Eat This, Not That for Health Literacy

Several Florida Blue Grantees have been working with their students on healthy alternatives to household favorites. Students create recipe books and have started gardens with these new alternatives. Many students indicated in surveys at the end of the course that they were interested in more substitution suggestions. Substitutions and tasty alternatives to foods you already enjoy are a good way to transition into a healthy lifestyle. Switching to a limiting diet might help lose weight in the short run, but ultimately fails because its not a lifestyle switch. I also know several people who would get depressed eating bland food and binge on junk food once given the chance, neither of which are healthy or sustainable.

Eat This, Not That is a book created by Men’s Health that helps you choose between two similar items by evaluating nutrition facts. The key word is similar. It’s not asking you to choose between a fresh made black bean burger and a Big Mac, but between the Big Mac and Angus Deluxe at McDonalds. This might be a good book or website to go through with your students as you introduce the importance of nutrition labels. They also have a game if you want to make it fun 🙂

After you review a few of the food options, create your own Eat This, Not That. Ask your students where they like to eat or what types of foods they like to buy from the grocery store. Then go to the website for these brands and print out a few nutrition labels. Review the labels with your students by looking at calories, grams of fat, grams of saturated fat, carbs, protein, and sodium. Decide as a class which is the better option and why. You can then have them take the game home and report back which foods they substituted for others and their opinions on taste or even healthier options.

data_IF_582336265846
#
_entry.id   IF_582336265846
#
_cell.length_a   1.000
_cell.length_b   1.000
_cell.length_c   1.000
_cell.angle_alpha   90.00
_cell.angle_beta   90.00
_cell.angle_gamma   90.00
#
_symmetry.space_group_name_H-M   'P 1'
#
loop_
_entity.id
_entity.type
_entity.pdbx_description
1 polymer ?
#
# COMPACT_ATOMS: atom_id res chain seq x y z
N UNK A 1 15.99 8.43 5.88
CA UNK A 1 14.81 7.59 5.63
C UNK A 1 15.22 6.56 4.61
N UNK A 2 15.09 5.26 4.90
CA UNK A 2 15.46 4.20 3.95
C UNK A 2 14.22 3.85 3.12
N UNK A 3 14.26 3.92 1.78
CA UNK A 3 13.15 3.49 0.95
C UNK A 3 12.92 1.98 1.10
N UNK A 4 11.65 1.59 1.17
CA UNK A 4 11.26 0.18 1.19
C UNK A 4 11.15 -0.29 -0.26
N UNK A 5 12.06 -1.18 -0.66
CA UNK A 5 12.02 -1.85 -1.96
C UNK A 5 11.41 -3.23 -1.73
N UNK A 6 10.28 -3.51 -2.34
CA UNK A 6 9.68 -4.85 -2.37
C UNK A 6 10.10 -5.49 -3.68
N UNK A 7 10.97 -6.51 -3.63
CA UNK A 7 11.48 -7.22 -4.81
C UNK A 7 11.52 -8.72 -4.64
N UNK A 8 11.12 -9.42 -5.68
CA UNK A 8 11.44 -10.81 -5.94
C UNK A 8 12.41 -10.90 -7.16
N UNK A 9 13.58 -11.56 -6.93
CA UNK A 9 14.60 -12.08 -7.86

4th of July Resources for Literacy Practitioners

When typing “4th of July” into the Google search bar on my computer, the top three suggested words are crafts, recipes, and fireworks. While such suggestions aren’t surprising, these traditions don’t speak to the reasons as to why July 4th is a federal holiday. It’s possible, maybe even probable, the adult learners whom we serve don’t know its importance either- especially when Americans adopt holidays such as Cinco de Mayo (or create others like Cinco de Cuatro) without much knowledge of the holidays’ origins themselves. I hope someone understands that reference.

Independence Day can be used for productive instruction with which to discuss both the fun, cultural traditions as well as the boring, American history aspects of the holiday. There’s just so many topics to choose from! Whether it’s how fireworks are made, writing narratives about how their 4th of July was spent, calculating how much money is spent on the typical barbecue foods, or teaching the history of Independence Day, you can pick from a vast amount of topics to suit your adult learner’s needs and interests.

It’s always a challenge to maintain student engagement, but with some creativity, even the history lessons could keep an adult learner’s attention. I challenge you to be as creative.

Below are some helpful ideas and links for your perusal. Incorporate these Infographics, YouTube videos and lessons, into your sessions, or use them as a jumping-off point to spark other ideas.

INDEPENDENCE DAY – English Vocabulary from JenniferESL on YouTube

Larry Ferlazzo’s additions to July Fourth Resources

Edutopia’s 4th of July Resources

Washington Post’s Top 5 Myths about July 4th

EL Civics Independence Day Lessons